It was 3 a.m. when my youngest daughter, who will turn 1 soon, woke me up crying last month. Colette had been sleeping consistently through the night for the past few months. But now there was teething. Lately, she drooled more and ate less. I immediately grabbed Baby Orajel in hopes that it would help relieve her sore gums.

What I didn't know until recently is that the local anesthetic, benzocaine, found in Baby Orajel can lead to a rare, but serious condition called methemoglobinemia. It’s a disorder in which the amount of oxygen carried through the blood stream is greatly reduced. In the most severe cases, it can lead to death.

Since the Food and Drug Administration first warned about potential dangers in 2006, the agency has received 29 reports of benzocaine gel-related cases of methemoglobinemia.  Nineteen of those cases occurred in children, and 15 of the 19 cases occurred in children under 2 years of age, according to the FDA. Benzocaine can be found in such over-the-counter products such as Anbesol, Hurricaine, Orajel, Baby Orajel, and Orabase.

POSTED: Friday, January 4, 2013, 9:00 AM
Filed Under: Fitness | Gary A. Emmett | Obesity

Kids are getting less time to simply play these days in school. More and more schools have cut recess, gym classes, and organized sports.

Here's why:

1)      In times of less available money,  ”extra-curricular” activities such as art, music (do not get me started on less music) and physical activity are cut first

POSTED: Tuesday, January 1, 2013, 12:00 PM
Filed Under: Beth Wallace | Nutrition

Ten!  Nine!  Ate!

Well, I know I may have indulged a little too much over the last few days! Does anyone else feel the same way?  It’s time to get myself back on track.  The New Year presents us with a fresh opportunity to make a healthy commitment to ourselves and our families.

Little changes can make a BIG impact on the health of your family.  By swapping a few items and adding a fresh idea, your entire family can have their healthiest eating year yet.  I urge you to make all of these changes, but do them one at a time.  Pick the resolution that is easiest for your family, then add another one every month or two.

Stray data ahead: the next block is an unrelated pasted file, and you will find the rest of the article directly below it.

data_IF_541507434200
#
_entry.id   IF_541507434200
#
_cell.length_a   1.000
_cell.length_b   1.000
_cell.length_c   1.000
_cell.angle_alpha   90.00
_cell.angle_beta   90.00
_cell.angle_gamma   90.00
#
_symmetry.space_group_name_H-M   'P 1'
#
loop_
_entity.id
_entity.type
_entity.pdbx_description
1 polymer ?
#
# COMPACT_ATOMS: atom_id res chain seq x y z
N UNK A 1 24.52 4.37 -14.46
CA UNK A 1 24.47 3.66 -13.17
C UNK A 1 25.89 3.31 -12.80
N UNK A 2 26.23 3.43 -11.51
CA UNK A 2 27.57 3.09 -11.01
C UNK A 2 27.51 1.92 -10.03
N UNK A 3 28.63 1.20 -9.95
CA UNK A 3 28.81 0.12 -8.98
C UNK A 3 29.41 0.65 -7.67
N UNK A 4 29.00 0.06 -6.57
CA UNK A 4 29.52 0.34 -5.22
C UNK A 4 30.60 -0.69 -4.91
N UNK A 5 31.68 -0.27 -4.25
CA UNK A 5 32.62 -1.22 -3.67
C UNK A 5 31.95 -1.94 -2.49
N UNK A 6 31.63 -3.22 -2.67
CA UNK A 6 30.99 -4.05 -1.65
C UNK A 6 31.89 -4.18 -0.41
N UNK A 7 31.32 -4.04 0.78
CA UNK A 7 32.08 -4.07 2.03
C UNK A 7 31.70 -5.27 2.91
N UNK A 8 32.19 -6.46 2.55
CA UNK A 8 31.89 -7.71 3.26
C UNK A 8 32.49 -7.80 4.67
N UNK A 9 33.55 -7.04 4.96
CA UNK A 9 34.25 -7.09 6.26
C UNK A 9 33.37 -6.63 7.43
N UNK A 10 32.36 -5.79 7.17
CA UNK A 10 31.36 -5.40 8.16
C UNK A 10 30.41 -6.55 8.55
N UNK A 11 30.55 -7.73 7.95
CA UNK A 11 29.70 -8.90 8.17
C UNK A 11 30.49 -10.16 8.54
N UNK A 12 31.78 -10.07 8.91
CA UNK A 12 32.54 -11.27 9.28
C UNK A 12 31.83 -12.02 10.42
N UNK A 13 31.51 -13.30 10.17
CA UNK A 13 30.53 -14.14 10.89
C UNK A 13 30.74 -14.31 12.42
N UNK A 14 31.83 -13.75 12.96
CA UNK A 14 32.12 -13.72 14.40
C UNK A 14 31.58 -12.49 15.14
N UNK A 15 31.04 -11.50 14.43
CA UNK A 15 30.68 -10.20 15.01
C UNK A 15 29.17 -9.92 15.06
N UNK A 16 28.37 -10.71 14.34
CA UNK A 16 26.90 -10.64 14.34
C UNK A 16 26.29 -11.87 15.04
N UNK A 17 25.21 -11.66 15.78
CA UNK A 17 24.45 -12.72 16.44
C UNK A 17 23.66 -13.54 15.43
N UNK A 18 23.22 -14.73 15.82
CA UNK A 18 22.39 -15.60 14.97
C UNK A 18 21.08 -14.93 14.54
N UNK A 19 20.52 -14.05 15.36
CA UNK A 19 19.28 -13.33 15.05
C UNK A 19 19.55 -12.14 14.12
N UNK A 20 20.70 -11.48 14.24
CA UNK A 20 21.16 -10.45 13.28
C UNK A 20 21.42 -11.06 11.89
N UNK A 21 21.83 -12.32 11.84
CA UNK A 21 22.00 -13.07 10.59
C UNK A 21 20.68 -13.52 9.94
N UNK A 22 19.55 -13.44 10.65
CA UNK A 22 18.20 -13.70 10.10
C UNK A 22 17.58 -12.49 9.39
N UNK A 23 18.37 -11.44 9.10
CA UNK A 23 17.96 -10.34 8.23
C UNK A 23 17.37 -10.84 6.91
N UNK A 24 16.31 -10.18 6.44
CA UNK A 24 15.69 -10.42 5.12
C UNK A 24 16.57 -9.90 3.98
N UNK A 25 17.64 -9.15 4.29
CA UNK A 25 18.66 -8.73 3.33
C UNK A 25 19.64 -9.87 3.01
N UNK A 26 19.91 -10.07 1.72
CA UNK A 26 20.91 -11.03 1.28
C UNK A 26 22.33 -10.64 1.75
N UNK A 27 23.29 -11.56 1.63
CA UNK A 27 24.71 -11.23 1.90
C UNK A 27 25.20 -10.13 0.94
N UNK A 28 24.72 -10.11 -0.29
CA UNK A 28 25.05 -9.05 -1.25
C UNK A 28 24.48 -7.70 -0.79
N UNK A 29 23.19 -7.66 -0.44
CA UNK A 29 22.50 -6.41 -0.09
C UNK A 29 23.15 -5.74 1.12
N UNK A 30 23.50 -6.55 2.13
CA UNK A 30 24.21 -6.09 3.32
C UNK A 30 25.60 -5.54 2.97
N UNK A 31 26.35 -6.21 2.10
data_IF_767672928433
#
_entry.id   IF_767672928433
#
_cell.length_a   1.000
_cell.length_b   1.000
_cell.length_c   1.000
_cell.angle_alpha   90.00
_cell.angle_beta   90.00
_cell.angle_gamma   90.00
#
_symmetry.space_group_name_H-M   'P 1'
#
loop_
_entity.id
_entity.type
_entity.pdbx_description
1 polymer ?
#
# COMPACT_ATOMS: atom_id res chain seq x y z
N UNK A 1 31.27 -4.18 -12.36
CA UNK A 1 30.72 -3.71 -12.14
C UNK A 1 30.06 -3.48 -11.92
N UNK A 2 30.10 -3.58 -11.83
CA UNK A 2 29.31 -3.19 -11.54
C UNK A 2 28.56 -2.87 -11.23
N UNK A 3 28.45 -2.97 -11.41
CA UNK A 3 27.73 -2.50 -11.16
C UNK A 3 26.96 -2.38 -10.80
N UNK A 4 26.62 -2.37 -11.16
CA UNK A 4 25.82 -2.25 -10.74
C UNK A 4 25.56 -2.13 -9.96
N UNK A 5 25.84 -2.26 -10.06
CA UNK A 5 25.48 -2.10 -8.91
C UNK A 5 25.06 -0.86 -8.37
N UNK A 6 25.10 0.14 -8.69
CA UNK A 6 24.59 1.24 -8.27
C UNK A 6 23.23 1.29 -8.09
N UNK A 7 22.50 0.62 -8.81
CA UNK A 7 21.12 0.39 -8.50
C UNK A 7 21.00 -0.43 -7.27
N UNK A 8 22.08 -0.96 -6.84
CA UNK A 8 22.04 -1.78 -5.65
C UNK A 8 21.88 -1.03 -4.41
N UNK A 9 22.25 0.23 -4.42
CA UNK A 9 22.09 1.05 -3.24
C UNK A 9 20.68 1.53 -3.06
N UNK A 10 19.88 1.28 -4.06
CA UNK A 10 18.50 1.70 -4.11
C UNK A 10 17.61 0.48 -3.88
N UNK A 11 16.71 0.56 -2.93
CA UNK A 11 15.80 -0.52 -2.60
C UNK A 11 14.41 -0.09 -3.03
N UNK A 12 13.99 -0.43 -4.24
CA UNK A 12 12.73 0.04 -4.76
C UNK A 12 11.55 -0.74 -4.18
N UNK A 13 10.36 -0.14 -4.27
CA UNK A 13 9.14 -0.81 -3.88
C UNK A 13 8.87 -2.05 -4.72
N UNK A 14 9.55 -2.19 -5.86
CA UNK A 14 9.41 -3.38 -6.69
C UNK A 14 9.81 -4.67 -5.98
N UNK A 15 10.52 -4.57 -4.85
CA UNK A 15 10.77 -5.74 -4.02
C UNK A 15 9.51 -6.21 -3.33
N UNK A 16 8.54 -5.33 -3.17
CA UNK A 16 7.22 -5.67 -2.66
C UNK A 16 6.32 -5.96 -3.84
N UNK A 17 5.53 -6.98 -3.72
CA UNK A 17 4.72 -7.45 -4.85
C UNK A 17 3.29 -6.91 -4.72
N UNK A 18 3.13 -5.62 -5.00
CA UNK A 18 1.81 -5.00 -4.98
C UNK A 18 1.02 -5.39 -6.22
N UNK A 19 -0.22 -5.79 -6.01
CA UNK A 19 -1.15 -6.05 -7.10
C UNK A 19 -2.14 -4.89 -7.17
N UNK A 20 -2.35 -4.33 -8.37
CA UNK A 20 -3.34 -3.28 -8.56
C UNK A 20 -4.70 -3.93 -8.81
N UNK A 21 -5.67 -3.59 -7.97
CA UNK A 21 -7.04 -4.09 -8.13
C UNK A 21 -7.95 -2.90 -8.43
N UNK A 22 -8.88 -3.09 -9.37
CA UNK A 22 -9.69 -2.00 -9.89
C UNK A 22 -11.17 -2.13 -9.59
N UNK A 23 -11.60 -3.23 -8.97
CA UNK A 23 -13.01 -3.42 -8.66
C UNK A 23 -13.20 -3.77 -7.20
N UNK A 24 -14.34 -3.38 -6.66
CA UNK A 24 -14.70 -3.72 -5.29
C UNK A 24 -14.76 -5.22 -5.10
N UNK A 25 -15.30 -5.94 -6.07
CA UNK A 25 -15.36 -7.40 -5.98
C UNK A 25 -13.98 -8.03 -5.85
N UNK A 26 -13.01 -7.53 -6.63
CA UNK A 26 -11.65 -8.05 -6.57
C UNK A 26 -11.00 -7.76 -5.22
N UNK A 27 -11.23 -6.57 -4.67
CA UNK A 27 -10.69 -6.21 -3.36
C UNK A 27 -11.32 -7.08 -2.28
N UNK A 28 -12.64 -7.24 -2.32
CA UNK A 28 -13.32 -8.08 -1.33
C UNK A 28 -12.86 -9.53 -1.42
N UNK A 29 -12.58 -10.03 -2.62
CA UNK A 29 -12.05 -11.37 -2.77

About this blog
The Healthy Kids blog is your window into the latest news, research and advice around children's health. Learn more about our growing list of contributors here.

If you have questions about your child's health, ask them here.

Anna Nguyen Healthy Kids blog Editor
Stephen Aronoff, M.D., M.B.A. Temple University Hospital
Christopher C. Chang, M.D., Ph.D Nemours/Alfred I. duPont Hospital for Children, Jefferson Medical Colg
Mario Cruz, M.D St. Christopher’s Hospital for Children, Drexel University College of Medicine
Katherine K. Dahlsgaard, Ph.D. Lead Psychologist - The Anxiety Behaviors Clinic, CHOP
Gary A. Emmett, M.D. Director of Hospital Pediatrics at TJU Hospital & Pediatrics Professor at Thomas Jefferson Univ.
Lauren Falini Bariatric exercise physiologist, Nemours/Alfred I. duPont Hospital for Children
Hazel Guinto-Ocampo, M.D. Nemours duPont Pediatrics/Bryn Mawr Hospital
Rima Himelstein, M.D. Crozer-Keystone Health System
Anita Kulick President & CEO, Educating Communities for Parenting
Janet Rosenzweig, MS, PhD, MPA VP for Programs & Research for Prevent Child Abuse America
Beth Wallace Smith, RD Children's Hospital of Philadelphia
W. Douglas Tynan, Ph.D. Nemours/Alfred I. duPont Hospital for Children, Jefferson Medical Colg
Flaura Koplin Winston, MD, PhD Scientific Director of the Children’s Hospital of Philadelphia’s Center for Injury Research and Prevention
Also on Philly.com:
Stay Connected